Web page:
As I mentioned in my last post, the stage is very different to stages usually found in theaters and opera houses. While those stages are able to be modified by paper walls lowered from the drawing floor, we only find a small stage with a few steps in the back for a choir (and the organ above).
Do you see, the figurines on the wall? These are muses. 18 figurines, each equipped with a different musical instrument, are looking at the musical at the stage. So, the artist is surrounded by audience. The common people in front of the stage in the seats on parquet floor or on the balconies. And, to back and inspire the artist, the muses beside and behind.
As a visitor you can’t see all of the muses. And that’s ok, because they are here only for the musician. The photo above is taken while standing right before the stage. The farer you have your seat, the less of them you can see. In the photo gallery at the end of this post, I’ve put a few of them in detail.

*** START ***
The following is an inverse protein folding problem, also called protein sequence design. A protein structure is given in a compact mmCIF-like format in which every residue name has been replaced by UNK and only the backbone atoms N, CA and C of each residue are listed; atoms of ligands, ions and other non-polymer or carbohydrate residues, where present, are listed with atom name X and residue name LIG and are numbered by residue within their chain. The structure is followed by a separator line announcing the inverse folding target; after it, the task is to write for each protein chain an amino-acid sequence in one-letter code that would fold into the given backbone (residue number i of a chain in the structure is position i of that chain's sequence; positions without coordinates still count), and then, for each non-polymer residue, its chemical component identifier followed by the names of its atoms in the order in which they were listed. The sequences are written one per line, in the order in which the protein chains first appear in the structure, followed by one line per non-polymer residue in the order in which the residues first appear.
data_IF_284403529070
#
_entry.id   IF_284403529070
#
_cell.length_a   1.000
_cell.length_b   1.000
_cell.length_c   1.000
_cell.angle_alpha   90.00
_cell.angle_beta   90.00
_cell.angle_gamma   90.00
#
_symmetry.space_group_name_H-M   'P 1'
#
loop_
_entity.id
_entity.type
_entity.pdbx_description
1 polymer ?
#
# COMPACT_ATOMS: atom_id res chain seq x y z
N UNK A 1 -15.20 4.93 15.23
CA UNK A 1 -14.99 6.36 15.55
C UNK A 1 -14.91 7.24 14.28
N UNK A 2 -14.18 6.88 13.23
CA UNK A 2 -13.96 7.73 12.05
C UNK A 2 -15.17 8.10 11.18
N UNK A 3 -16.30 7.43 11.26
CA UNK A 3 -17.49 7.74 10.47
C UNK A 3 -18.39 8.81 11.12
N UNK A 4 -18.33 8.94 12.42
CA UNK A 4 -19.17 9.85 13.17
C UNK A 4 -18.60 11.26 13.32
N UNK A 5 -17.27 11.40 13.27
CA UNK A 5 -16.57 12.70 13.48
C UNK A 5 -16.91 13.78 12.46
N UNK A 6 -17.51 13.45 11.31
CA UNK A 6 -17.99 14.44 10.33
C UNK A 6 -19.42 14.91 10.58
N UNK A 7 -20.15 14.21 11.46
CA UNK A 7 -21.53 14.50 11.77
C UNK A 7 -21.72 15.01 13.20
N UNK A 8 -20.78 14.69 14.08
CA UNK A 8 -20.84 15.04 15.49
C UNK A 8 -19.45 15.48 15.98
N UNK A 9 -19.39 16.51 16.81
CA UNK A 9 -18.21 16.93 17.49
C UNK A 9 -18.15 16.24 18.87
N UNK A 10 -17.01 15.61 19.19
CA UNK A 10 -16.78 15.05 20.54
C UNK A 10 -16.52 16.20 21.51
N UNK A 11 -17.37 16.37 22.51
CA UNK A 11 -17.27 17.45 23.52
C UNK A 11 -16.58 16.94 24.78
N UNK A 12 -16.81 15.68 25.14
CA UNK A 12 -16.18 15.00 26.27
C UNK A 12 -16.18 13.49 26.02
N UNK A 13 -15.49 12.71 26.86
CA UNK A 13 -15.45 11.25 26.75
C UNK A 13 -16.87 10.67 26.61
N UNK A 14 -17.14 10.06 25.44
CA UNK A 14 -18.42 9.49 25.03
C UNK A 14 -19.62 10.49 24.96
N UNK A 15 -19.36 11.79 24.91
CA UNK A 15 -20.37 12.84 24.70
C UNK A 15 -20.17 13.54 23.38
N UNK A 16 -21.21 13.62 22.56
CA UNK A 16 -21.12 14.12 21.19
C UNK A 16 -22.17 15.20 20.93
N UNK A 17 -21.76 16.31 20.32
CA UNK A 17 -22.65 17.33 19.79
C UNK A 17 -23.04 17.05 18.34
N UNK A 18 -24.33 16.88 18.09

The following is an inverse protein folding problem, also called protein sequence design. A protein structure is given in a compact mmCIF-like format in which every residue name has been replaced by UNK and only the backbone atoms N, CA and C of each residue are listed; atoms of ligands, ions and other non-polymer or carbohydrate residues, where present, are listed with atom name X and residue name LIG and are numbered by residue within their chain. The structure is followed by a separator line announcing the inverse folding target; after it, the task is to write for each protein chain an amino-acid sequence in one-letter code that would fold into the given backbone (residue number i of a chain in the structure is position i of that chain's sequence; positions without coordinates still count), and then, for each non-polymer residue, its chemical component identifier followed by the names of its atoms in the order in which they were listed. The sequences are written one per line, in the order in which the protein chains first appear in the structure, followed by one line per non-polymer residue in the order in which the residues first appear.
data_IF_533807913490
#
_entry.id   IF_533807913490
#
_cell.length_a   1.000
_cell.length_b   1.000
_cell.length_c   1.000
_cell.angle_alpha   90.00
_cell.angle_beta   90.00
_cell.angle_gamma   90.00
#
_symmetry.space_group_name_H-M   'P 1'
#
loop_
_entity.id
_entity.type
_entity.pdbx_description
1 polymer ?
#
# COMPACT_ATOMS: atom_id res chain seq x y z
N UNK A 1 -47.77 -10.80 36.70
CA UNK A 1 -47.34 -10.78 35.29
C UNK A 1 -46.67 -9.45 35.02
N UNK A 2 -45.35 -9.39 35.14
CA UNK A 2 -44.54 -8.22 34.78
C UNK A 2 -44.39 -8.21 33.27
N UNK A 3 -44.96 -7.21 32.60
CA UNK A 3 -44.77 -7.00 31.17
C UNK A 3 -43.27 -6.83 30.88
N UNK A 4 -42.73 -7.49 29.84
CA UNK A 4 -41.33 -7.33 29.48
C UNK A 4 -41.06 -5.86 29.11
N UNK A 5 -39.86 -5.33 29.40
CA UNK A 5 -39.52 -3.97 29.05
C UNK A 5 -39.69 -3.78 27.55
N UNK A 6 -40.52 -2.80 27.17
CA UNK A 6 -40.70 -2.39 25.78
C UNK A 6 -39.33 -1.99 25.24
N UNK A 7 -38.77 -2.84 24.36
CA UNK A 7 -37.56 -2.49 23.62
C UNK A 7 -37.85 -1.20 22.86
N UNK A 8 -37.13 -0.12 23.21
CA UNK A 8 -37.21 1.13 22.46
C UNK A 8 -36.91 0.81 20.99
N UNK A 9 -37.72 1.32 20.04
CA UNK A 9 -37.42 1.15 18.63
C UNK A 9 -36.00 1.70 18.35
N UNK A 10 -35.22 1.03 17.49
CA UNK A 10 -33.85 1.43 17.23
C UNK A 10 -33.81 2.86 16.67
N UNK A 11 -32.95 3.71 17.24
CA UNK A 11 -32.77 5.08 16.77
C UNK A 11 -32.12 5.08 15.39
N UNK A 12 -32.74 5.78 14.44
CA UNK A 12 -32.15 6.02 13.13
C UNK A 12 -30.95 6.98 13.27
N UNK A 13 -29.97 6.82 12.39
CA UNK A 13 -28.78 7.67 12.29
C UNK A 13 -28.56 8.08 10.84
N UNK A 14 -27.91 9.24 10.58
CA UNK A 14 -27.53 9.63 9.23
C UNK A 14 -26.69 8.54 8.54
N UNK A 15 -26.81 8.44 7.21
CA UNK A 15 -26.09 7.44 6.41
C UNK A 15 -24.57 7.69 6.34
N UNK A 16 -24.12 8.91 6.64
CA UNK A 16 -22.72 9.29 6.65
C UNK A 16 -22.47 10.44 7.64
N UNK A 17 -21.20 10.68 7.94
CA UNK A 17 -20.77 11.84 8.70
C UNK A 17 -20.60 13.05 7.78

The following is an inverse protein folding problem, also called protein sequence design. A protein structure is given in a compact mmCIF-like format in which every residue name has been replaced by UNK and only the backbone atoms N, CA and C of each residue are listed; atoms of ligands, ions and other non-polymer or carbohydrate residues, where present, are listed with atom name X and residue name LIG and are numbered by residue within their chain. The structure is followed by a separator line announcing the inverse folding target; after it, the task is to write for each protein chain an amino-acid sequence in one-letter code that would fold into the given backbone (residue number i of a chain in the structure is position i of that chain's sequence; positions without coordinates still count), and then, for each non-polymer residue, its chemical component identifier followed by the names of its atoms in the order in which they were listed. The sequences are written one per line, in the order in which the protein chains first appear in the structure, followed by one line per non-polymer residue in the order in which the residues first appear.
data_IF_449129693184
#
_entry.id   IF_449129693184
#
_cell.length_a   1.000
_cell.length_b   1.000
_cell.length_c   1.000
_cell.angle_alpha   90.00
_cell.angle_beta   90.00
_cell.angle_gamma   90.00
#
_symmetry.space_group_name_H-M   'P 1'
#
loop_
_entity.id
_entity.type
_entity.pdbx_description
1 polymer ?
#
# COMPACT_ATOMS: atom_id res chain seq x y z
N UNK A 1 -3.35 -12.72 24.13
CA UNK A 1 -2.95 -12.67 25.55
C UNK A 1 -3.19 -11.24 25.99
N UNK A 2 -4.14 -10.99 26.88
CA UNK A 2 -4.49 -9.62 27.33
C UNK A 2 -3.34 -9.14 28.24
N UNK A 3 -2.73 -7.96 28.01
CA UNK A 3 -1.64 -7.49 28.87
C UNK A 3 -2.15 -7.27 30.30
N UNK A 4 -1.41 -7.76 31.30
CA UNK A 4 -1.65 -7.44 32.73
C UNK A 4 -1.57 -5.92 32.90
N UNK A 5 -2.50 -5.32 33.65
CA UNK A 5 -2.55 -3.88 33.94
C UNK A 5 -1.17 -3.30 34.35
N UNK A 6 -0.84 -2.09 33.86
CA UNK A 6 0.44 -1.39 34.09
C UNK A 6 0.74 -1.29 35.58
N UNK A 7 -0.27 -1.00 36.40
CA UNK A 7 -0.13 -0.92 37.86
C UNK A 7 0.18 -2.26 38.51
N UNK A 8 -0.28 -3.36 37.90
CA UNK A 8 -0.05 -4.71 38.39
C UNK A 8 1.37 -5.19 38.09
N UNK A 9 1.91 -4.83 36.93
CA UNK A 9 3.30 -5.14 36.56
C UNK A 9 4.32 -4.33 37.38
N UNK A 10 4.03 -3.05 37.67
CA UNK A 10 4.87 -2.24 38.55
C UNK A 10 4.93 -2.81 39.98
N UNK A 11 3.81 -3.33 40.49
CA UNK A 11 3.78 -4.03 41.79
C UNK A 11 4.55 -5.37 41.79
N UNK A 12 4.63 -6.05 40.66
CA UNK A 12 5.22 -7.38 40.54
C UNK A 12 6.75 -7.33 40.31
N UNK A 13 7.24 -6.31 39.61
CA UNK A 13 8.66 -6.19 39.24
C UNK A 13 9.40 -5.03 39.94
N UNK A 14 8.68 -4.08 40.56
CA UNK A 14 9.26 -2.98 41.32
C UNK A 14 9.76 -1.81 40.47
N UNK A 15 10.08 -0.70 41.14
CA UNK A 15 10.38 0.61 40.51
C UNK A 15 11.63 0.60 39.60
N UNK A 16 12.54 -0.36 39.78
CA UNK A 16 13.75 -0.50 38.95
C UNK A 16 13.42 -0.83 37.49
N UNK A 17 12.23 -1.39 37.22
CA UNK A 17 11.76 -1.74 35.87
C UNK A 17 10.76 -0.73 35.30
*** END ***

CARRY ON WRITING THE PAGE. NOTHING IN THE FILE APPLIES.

The idea of a muse was born in ancient Greece. They are goddesses from the Greek mythology and responsible for inspiration, literature, poetry, science, music, arts and considered as the source of knowledge.
Even today there are saying referring to the muses, i.e. someone was kissed by a muse (= had a very good idea or a flow of inspiration).
I hope, you also got a kiss of a muse every now and then for your inspiration.